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The Internet of Everything and the Future of Wearable Technology: Three Ways to Get it Right

One of the most visible forms of the Internet of Everything (IoE), at least from a consumer’s perspective, is the advent of wearables, a term for wearable computing devices. The full range of this new form factor for mobile devices is very wide and I would like to define wearables as electronic systems located on the body that mediate their user and their environment. From activity trackers like FitBit and Up by JawBone and other quantified self applications, to more advanced information devices like Google Glass and Samsung Smartgear, these first generation devices are always on and always connected. Next generation devices will also be contextual and intelligent thanks to the Internet of Everything’s convergence of people, devices, data and the web.

Computing devices have moved from our desktop to our lap, to our pocket and now onto our body. Technology has never been this personal, however, we are far from the wearables endgame. For wearables to truly become a useful addition to our already technology-filled lives, we need to get back to the basics. Here’s a brief look at three ways we can evolve wearables by thinking about the technology itself, our interaction with these devices and the value they should offer.

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Ask The Futurist: “How Will Mesh Networking Affect Robotics?”

For as long as I remember, robots have always been cool. Perhaps it’s my passion for all things futuristic, but I don’t think I am alone in saying robots have provided a glimpse of what could be possible. Looking at today’s Internet of Everything (IoE) world, robots have advanced from the 1950s tin wind-up toy robots and the affable C-3P0 and R2-D2 from George Lucas’s Star Wars, to emerging technology that has the potential to improve our lives and increase shared connections.

Today’s “Ask the Futurist” question is focused on how robotic technology and its supporting networks will evolve over time. Here’s the question from William Maguire, a wireless engineer.

Question: “How do you think mesh networking will affect robotics in the next 20 years?”

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Ask The Futurist: “How Will the Internet of Everything Impact Teachers’ Roles in the Connected Classroom?”

Chalkboards. Textbooks.  Stacks of papers and folders. All of these items can make anyone a little nostalgic and remind us of our time in primary and secondary school. While basic fundamentals remain the same, classrooms are evolving. The reason? The Internet.

This year’s back-to-school season has sparked many conversations around the future of the classroom. Most parents have seen the workforce and everyday life evolve as the Internet of Everything (IoE) begins to connect more people, places, data, and things. Yet questions about IoE in the classroom persist. That’s why in today’s “Ask the Futurist” post, I take a deeper look at how the IoE will impact the classroom of the future.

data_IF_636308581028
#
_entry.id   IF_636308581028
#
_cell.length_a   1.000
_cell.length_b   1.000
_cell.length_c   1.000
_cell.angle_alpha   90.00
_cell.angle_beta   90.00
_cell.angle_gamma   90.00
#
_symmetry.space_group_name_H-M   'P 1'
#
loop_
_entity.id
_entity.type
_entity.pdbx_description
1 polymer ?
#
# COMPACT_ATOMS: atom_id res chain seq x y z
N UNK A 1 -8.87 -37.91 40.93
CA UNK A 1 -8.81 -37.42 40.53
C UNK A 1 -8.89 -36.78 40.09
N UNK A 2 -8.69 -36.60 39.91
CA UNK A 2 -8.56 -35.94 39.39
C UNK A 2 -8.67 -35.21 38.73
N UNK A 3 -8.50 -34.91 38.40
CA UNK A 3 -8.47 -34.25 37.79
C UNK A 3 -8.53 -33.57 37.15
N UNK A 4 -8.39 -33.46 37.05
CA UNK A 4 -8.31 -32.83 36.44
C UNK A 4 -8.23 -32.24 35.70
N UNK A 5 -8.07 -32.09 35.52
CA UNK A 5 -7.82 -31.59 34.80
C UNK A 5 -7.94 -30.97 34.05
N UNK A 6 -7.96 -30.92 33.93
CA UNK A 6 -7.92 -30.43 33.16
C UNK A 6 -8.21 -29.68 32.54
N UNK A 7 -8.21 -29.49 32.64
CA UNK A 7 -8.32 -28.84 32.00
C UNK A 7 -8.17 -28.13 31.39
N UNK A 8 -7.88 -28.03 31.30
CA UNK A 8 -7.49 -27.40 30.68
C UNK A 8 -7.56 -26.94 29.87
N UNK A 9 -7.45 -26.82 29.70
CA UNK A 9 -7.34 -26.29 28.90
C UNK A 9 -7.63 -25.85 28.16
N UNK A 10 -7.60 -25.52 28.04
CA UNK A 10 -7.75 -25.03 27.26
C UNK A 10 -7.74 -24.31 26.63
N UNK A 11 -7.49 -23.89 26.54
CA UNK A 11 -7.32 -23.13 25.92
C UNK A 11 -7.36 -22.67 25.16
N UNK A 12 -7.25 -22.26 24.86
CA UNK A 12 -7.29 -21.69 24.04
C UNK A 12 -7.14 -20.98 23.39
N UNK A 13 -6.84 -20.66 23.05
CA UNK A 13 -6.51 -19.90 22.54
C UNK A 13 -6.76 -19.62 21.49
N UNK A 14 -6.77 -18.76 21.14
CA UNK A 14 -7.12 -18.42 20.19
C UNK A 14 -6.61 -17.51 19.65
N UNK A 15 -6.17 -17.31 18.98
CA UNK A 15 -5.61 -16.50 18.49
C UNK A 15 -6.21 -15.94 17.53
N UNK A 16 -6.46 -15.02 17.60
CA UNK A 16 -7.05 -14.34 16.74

Today’s question comes from Rob Coote, a systems analyst for a public K-12 school district in Northern Alberta, Canada. Here’s his two-part question:

Question: “How do you envision the future of the ‘connected classroom’ and one-to-one learning in K-12 education? How do you see this impacting or changing the teacher’s role?”

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Ask the Futurist: “How Will the Internet of Everything Help Us Manage Our Own Health?”

In our last “Ask the Futurist” blog post, I discussed how the Internet of Everything (IoE) is working to connect doctors with their patients through electronic medical records. The subject of IoE’s role in the health care industry is a topic I am asked about often. After all, the Internet of Everything has the potential to change almost every aspect of how we live. And perhaps, how long we live.

Today’s question comes from Teren Bryson, director of IT at Zetec. Teren is a cancer survivor, and still in his 30s. He is interested in how technology is impacting health — specifically user-enabled health monitoring through portable biometric devices. Here’s his two-part question:

Question: “How will the Internet of Everything help us manage our own health? For example, when will a wearable device be able to monitor my blood glucose levels or other biometrics in a real-time way?

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Ask The Futurist: Will the Internet of Everything Make Universal Digital Medical Records a Reality?

Waiting rooms. Lengthy paper work. Medical bills. When you are ill, these are the last things you want to worry about. Checking in to your appointment shouldn’t take longer than your visit with the doctor, and the old paper charts just aren’t cutting it anymore. The industry has taken huge steps in moving to electronic health records (EHR), but what’s next? With the Internet of Everything connecting people, processes, data and things, how can electronic health records and smart devices play a role in saving lives?

A couple of weeks ago, I kicked off a new blog series called “Ask the Futurist” where I answer questions about the future directly from you. Today’s question comes from Isaac Naor, SVP & Chief Technology Officer at Ping Mobile:

Question: “Will more smart devices in healthcare drive medical institutions to innovate by creating a single universal digital format for medical records?”

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